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US bill threatens ‘double taxation for American expats in UK’


UK-based Americans face cash flow headaches and possible double taxation due to a expatriate tax change proposed by the Biden administration

Tax experts warned that the plan could eliminate the ability to offset tax paid in the UK against US liabilities on the same income.

Measures being considered by the US Senate plan to abolish a carry back provision used when American expats have paid more tax abroad than they owe in the US.

If UK tax is paid in the calendar year immediately following when the income is reported in the US, current rules allow for a backwards adjustment.

However, plans contained in President Biden’s $1.75tn Build Back Better infrastructure bill would seek to abolish the ability to carry back into the previous US tax year. If passed, the measure would be effective from December 31 2022.

John Havard, director at accountancy firm Blick Rothenberg, said the measure, probably planned for administrative convenience, would have big “implications for people in the future”.

The US is highly unusual in linking a person’s tax obligations to citizenship, a characteristic it shares with just one other country, Eritrea. This means that regardless of where in the world they live, US citizens must complete a US tax return and pay US tax.

To avoid cash flow problems, advisers often recommend UK-based Americans to pay their UK tax by December, rather than the self-assessment deadline of January 31, to match the US’s calendar tax year. This is because for most Americans only UK tax actually paid during the US calendar tax year — of 2021, for instance — will be available for offset in their 2021 US tax returns.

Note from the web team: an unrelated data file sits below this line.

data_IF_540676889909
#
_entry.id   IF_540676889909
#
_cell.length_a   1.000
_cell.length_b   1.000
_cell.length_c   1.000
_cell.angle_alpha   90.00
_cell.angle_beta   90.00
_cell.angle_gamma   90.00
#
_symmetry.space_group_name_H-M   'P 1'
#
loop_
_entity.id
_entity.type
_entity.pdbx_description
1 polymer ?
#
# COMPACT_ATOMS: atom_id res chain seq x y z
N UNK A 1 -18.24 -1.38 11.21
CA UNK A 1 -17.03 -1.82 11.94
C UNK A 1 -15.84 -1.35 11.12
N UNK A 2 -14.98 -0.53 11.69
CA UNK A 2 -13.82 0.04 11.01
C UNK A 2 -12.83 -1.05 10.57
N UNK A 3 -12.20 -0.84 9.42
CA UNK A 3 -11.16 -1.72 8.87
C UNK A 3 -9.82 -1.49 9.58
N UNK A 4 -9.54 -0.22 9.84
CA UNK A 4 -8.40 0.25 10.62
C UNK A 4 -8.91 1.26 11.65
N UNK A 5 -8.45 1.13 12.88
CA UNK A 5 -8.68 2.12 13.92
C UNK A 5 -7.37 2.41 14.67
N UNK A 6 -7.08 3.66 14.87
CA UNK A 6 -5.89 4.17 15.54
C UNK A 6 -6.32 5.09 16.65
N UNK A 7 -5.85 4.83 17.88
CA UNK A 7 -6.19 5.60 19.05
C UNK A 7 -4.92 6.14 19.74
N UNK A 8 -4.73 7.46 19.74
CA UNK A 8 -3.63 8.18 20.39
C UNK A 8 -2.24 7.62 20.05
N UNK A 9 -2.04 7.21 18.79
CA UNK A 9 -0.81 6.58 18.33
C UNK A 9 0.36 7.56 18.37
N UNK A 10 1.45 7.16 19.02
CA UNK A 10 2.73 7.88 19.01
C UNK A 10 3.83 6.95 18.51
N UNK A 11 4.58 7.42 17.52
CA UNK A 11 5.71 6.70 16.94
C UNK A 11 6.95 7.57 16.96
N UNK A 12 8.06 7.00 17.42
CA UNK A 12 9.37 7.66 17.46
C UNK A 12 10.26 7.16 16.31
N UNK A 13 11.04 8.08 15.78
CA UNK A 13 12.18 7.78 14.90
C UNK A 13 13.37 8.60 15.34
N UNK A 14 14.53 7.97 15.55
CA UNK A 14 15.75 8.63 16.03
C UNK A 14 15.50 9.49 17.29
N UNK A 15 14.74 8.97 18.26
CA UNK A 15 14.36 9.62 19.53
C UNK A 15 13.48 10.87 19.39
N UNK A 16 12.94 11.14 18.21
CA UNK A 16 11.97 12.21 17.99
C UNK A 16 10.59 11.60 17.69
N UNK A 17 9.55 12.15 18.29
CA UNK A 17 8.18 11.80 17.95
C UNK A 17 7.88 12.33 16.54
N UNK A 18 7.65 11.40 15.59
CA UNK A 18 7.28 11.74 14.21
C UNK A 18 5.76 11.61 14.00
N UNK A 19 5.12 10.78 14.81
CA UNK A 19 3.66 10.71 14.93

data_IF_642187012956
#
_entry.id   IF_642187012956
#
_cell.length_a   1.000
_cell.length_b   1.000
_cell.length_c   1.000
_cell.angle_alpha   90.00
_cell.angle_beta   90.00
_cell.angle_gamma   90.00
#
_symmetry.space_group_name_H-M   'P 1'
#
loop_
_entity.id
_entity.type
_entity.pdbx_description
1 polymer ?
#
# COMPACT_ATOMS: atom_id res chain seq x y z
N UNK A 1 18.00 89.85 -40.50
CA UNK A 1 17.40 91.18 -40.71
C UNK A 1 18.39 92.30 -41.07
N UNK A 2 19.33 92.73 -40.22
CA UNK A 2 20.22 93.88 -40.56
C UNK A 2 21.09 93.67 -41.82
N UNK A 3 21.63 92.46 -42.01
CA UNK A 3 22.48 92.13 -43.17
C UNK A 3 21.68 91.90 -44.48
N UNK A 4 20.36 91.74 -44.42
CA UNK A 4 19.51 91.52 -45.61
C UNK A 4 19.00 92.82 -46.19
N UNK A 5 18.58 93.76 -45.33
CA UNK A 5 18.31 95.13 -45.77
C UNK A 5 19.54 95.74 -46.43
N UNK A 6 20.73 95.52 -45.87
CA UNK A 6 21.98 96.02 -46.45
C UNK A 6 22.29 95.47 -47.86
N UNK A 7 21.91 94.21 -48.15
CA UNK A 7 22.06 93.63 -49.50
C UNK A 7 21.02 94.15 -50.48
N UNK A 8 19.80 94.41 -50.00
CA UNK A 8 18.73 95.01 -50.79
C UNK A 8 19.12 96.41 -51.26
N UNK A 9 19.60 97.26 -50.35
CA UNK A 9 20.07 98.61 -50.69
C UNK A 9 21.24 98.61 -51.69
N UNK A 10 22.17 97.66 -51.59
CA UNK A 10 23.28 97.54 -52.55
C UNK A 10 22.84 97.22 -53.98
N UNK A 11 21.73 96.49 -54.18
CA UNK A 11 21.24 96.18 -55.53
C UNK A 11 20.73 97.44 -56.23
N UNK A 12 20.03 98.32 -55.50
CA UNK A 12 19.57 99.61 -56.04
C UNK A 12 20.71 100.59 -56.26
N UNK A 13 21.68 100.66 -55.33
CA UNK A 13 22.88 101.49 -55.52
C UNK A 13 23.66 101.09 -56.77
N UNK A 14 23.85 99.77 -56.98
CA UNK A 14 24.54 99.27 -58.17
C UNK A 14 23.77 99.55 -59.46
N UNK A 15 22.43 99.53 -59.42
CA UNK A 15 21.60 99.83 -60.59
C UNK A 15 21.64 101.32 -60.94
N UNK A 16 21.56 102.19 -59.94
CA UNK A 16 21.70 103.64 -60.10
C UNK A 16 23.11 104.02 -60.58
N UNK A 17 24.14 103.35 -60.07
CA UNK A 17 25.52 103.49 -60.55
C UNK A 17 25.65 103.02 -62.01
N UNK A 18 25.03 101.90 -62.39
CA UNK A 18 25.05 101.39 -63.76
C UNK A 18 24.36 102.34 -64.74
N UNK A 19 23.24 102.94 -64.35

Paying UK tax later, for example, in January 2022 would mean that the individual would need to wait until their 2022 US tax return before they could claim an offset. The current carry back provision provides a buffer by allowing people to use any excess tax offset for the previous US tax year.

“The consequences of flawed year-end planning are thus correctable,” Havard explained. “But the new system says: “Hard luck mate. We’re not going to bother ourselves. You’re just going to have to make sure you pay at the right time so you can claim [your foreign tax credit offset]. We’re not going to allow you to pay in one year and carry back into the other.”

Jaime McLemore, a UK-based American and a partner at law firm Withers, said the cash flow problems that could result from the new proposals were partly a result of the UK’s unusual tax-year which runs from April 6 to April 5.

“The UK has this totally insane to the rest of the world tax year — and that does create issues for Americans over here,” she said. “It does affect the way you can take foreign tax credit. Most of us pay [tax] in January on income earned the previous year. If we can’t then take that tax credit for that previous year, it’s a massive cash flow issue. You’d end up paying two lumps of cash on the same income — which is exactly what the [US-UK] tax treaty is meant to avoid.”

Havard agreed that the proposals could result in a situation of “permanent double taxation”. If the bill is passed he suggested that UK-based Americans could prevent this from occurring by making sure they pay their UK tax before the end of each calendar year.

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